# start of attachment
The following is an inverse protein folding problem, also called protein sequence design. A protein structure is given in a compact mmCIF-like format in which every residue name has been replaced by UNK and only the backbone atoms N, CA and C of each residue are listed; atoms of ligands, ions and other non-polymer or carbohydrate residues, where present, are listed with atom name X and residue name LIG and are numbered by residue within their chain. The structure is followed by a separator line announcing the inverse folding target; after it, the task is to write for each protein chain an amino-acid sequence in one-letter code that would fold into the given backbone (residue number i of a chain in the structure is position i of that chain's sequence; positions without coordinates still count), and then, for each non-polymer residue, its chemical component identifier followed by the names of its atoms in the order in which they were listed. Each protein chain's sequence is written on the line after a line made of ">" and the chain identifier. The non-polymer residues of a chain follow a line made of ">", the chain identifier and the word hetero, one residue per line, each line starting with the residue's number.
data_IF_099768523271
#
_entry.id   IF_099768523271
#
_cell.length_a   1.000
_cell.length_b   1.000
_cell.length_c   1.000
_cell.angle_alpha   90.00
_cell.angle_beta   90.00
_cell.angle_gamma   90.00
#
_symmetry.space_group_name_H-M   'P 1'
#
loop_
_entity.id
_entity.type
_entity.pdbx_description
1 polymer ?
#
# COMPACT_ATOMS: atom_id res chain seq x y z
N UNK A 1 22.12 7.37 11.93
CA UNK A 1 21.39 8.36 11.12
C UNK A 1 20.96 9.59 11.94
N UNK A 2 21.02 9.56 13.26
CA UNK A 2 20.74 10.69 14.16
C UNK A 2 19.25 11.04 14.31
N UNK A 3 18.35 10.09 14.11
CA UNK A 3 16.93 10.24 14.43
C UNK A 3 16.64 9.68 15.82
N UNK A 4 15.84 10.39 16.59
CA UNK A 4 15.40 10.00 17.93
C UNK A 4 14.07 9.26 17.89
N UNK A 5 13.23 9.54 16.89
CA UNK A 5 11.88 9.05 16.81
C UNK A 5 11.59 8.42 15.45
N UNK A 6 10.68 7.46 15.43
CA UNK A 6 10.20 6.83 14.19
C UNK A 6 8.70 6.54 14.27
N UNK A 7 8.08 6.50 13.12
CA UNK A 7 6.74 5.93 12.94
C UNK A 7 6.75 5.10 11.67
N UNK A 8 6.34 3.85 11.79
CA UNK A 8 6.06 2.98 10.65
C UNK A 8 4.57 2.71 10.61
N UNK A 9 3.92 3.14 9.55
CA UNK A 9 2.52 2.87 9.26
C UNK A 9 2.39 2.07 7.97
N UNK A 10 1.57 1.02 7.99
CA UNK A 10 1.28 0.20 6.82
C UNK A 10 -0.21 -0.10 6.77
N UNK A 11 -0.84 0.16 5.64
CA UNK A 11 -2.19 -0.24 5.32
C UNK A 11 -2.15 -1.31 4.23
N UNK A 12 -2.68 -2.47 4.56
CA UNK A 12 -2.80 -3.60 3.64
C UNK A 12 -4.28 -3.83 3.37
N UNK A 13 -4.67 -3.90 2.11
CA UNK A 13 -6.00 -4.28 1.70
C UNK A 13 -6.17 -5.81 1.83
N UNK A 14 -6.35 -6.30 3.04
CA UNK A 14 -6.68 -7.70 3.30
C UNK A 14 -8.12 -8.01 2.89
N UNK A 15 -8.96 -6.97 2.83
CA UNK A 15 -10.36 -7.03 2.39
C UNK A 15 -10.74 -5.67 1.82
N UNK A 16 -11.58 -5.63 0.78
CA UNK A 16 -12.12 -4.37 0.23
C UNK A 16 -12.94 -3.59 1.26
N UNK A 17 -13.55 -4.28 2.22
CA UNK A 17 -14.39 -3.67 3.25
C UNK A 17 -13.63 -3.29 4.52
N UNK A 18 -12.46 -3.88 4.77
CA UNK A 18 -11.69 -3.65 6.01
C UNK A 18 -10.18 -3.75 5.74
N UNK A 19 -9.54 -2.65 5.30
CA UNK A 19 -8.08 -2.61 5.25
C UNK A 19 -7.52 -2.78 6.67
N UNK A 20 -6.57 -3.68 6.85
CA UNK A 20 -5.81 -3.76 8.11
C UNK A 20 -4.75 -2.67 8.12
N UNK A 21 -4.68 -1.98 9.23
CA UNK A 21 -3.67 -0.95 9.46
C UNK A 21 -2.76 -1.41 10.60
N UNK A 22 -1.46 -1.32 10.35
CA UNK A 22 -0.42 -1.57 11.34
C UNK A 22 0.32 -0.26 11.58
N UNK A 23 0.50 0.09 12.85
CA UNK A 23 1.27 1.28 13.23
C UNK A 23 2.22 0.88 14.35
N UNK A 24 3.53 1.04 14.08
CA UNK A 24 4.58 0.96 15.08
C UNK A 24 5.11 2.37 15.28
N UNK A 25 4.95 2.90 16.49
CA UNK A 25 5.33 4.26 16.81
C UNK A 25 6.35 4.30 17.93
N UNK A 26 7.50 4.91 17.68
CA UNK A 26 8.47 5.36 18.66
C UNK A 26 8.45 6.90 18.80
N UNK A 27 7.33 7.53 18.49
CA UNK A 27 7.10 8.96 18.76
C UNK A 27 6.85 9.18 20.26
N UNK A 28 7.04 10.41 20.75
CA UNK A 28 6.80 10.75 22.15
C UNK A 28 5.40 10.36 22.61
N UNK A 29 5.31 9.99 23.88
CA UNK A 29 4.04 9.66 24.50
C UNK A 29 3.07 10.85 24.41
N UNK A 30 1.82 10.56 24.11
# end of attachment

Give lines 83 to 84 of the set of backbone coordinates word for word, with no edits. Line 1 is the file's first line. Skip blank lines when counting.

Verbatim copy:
CA UNK A 21 -3.67 -0.95 9.46
C UNK A 21 -2.76 -1.41 10.60